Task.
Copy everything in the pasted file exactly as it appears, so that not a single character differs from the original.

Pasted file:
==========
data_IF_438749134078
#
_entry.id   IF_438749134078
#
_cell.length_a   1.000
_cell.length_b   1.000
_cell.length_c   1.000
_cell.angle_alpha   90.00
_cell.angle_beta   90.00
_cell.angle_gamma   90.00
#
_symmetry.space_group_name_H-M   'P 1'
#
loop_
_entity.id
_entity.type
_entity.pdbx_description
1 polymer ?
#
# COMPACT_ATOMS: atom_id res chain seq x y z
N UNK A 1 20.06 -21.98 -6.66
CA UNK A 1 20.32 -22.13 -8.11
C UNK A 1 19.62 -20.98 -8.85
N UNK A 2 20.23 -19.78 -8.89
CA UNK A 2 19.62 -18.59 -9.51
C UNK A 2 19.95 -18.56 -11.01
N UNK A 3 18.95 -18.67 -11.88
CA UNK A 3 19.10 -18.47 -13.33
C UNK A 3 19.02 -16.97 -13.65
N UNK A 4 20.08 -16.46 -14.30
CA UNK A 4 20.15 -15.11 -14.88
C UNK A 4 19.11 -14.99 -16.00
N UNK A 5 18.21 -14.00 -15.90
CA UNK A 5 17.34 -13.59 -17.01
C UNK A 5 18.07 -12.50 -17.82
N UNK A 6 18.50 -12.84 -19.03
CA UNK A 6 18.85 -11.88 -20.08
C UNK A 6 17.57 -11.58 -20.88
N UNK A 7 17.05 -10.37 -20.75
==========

data_IF_438749134078
#
_entry.id   IF_438749134078
#
_cell.length_a   1.000
_cell.length_b   1.000
_cell.length_c   1.000
_cell.angle_alpha   90.00
_cell.angle_beta   90.00
_cell.angle_gamma   90.00
#
_symmetry.space_group_name_H-M   'P 1'
#
loop_
_entity.id
_entity.type
_entity.pdbx_description
1 polymer ?
#
# COMPACT_ATOMS: atom_id res chain seq x y z
N UNK A 1 20.06 -21.98 -6.66
CA UNK A 1 20.32 -22.13 -8.11
C UNK A 1 19.62 -20.98 -8.85
N UNK A 2 20.23 -19.78 -8.89
CA UNK A 2 19.62 -18.59 -9.51
C UNK A 2 19.95 -18.56 -11.01
N UNK A 3 18.95 -18.67 -11.88
CA UNK A 3 19.10 -18.47 -13.33
C UNK A 3 19.02 -16.97 -13.65
N UNK A 4 20.08 -16.46 -14.30
CA UNK A 4 20.15 -15.11 -14.88
C UNK A 4 19.11 -14.99 -16.00
N UNK A 5 18.21 -14.00 -15.90
CA UNK A 5 17.34 -13.59 -17.01
C UNK A 5 18.07 -12.50 -17.82
N UNK A 6 18.50 -12.84 -19.03
CA UNK A 6 18.85 -11.88 -20.08
C UNK A 6 17.57 -11.58 -20.88
N UNK A 7 17.05 -10.37 -20.75